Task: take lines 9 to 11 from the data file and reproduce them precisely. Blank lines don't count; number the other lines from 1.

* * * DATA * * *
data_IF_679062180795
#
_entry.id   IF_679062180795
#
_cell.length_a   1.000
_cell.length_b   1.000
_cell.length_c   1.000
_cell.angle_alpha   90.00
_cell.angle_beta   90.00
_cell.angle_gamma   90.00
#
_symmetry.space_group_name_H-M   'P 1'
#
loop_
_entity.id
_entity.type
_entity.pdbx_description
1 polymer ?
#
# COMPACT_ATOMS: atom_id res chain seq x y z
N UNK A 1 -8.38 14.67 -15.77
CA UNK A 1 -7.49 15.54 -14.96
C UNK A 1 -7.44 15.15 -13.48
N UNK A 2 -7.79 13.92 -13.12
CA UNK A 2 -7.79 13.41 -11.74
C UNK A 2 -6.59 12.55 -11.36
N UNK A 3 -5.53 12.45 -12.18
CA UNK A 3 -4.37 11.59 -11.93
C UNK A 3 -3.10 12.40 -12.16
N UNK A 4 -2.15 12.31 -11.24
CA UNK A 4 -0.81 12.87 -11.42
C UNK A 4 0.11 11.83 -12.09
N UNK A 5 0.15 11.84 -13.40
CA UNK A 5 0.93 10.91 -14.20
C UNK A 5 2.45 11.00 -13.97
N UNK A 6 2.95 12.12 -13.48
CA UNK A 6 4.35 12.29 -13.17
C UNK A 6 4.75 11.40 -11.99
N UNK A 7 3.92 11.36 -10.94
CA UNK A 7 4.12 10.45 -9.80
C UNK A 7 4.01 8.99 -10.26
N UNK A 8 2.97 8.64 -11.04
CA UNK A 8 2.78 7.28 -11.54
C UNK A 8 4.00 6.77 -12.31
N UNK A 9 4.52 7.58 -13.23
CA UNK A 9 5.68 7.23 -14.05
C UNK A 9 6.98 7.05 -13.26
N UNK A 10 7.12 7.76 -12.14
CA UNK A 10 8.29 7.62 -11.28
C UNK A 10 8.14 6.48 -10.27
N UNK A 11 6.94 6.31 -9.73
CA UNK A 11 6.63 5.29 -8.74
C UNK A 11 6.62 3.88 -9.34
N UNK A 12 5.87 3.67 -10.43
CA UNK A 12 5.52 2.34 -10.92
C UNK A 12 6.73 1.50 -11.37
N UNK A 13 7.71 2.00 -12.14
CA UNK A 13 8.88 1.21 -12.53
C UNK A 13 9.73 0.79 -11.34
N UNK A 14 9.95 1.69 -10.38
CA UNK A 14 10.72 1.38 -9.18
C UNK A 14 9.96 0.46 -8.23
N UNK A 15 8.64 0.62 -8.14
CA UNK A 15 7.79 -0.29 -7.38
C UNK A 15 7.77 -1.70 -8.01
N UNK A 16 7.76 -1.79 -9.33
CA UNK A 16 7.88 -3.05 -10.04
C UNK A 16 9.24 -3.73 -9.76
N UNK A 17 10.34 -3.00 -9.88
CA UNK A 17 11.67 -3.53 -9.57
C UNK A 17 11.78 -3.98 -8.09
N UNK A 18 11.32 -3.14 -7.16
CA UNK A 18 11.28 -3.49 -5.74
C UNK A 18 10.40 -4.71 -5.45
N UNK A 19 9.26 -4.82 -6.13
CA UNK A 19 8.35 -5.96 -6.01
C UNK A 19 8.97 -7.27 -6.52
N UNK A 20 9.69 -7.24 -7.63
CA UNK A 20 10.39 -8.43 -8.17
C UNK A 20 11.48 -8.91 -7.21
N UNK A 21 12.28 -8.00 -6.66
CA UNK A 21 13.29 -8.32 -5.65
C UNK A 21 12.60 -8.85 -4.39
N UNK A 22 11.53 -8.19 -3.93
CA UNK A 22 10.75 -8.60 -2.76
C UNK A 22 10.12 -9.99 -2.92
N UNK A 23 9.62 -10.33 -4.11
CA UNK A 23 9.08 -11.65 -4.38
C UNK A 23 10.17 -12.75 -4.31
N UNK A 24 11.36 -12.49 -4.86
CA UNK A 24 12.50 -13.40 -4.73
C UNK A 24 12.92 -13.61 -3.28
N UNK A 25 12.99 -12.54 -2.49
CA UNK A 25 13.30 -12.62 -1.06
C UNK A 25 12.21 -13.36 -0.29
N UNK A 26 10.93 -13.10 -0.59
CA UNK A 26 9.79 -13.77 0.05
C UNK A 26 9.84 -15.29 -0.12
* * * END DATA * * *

_cell.angle_beta   90.00
_cell.angle_gamma   90.00
#